Tomorrow will be the last “official” class of our Comm 2221 iPad Newsroom, although we will gather once more during finals week for one final moment of passage: the return of the iPads.
It is hard to believe how quickly 15 weeks have gone by–and how much of a roller coaster we have been on. I have seen the iPads become second nature for so many, as they navigate through apps and files to make assignments that seem to leap from the screen. As the articles got more difficult, however, I also saw some students pull back from the new technology to rely more on that which they knew.
(For our final online research post-test, 10 of 27 headed for laptops instead of the iPad.)
The flipped classroom executed through iTunes U became what we hoped–a self-contained learning environment, for students to take their class learning with them at home and on assignment, and the knowledge the brought to the class newsroom each week to execute the stories we needed to write was inspiring.One student even told me how she whipped out her iPad at a family gathering to prove the legality of one-party recording in certain states.
We had an extraordinary amount of sickness this semester, and the lectures allowed students who missed class to not miss out on learning–or rely on others’ notes. Grading on the iPad allowed me to return articles in half the time to allow even more revision or work together in office hours, and probably saved a small grove’s worth of trees.
All told my students spent $2.99 on reading materials for the class, and only a handful spent any more on additional apps or a bluetooth keyboard (to be supplied to the next class, thanks to money left in our Digital First grant).
Not all was completely rosy, of course. I did not factor in enough times to go through the apps, and many wonderful and handy ones were left unopened. We will address that better since the iPads will be ready to go from day one, as opposed to the week-plus delay we faced in Autumn.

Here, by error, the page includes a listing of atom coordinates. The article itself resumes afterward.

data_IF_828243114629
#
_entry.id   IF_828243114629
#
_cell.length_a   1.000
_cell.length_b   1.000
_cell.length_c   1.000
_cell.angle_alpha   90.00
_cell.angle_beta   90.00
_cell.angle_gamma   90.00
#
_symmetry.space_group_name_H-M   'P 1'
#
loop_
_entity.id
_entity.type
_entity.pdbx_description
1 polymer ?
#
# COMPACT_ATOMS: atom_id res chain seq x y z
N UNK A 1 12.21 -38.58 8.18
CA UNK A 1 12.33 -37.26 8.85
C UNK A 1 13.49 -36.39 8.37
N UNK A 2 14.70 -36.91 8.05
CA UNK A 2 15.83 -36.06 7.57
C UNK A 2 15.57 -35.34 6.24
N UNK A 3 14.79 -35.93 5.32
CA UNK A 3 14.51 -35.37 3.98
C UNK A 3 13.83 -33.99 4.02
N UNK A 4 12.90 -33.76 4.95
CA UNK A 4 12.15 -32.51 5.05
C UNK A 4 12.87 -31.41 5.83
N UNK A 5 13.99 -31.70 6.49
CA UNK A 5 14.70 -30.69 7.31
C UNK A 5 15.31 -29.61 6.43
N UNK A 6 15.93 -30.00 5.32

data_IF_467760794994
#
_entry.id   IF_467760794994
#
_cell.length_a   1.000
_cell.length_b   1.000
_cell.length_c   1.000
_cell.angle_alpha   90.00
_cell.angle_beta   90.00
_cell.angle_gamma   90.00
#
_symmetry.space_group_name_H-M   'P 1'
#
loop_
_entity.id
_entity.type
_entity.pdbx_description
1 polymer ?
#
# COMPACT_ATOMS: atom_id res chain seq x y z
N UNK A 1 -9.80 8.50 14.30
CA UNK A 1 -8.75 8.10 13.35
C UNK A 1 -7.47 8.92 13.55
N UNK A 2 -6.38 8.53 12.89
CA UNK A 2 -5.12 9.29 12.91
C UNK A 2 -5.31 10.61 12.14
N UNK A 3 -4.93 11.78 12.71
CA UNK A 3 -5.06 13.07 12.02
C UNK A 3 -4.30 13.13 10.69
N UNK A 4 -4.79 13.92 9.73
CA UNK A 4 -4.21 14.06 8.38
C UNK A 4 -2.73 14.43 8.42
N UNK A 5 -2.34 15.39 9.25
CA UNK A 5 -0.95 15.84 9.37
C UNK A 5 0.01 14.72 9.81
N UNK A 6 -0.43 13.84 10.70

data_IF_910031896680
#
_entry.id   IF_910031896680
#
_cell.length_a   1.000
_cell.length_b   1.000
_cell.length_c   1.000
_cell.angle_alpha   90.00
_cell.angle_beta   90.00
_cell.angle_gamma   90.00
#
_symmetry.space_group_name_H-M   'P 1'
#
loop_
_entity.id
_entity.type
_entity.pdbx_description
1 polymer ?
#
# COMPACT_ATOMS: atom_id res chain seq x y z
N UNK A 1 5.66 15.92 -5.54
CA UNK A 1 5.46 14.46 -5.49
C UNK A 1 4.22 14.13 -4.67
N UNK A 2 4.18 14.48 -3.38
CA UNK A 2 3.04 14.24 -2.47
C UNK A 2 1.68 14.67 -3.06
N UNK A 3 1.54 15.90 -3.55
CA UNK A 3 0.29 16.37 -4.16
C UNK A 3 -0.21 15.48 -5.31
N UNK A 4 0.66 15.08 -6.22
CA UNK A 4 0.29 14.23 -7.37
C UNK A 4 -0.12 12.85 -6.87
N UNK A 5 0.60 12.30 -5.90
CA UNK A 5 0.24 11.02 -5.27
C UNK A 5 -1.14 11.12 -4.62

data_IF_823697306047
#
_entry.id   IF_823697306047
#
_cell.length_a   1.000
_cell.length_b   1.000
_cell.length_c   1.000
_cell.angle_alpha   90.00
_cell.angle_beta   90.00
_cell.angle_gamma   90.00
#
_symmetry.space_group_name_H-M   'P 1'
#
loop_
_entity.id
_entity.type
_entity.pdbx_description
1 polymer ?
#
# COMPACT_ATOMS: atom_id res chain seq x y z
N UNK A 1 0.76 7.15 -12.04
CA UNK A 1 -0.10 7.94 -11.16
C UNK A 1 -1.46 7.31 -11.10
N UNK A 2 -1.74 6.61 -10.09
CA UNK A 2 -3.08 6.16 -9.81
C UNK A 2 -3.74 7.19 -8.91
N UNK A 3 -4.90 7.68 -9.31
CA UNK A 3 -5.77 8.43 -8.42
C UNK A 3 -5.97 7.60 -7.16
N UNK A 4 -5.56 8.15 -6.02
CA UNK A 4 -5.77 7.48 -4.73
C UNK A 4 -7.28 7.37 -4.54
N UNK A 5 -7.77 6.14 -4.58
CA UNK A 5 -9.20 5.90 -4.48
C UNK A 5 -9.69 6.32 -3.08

I also overestimated comfort on our data story assignments, and the lack of source cooperation made that early assignment frustrating–a mistake I will not make again.
A previously unconsidered ramification seems to be that this push to become multimedia journalists solidified the path for whose who were or became committed to the craft. To those who were less sure, the push toward multimedia has promoted them to rethink their major a bit quicker than they may have in the past.
In past semesters, it was the speed or quantity (quality) of The Lantern class that may have turned them away from reporting. For others, our multimedia class could have been a tipping point. But this semester, Comm 2221 gave them a sample of all those pressures and responsibilities, some did not feel it was the right path for them.
For the students who became enamored and entrenched in journalistic technique, the iPad did all we envisioned it would. The world of multimedia reporting opened up and they created packages of which they had not even before imagined. One student who came from Agriculture Communications and was reluctant about the iPad and worried about his own writing skills produced one of our best feature projects, complete with video package.
Even he, however, acknowledged that certain skills are better utilized, when possible, on the laptop–such as video editing and WordPress blog navigation.
I am truly sad to see this semester end, for we came together to be quite the community and do some incredibly work. But I just as excited to begin the spring semester, which will allow me to use all that we learned to make even greater strides forward.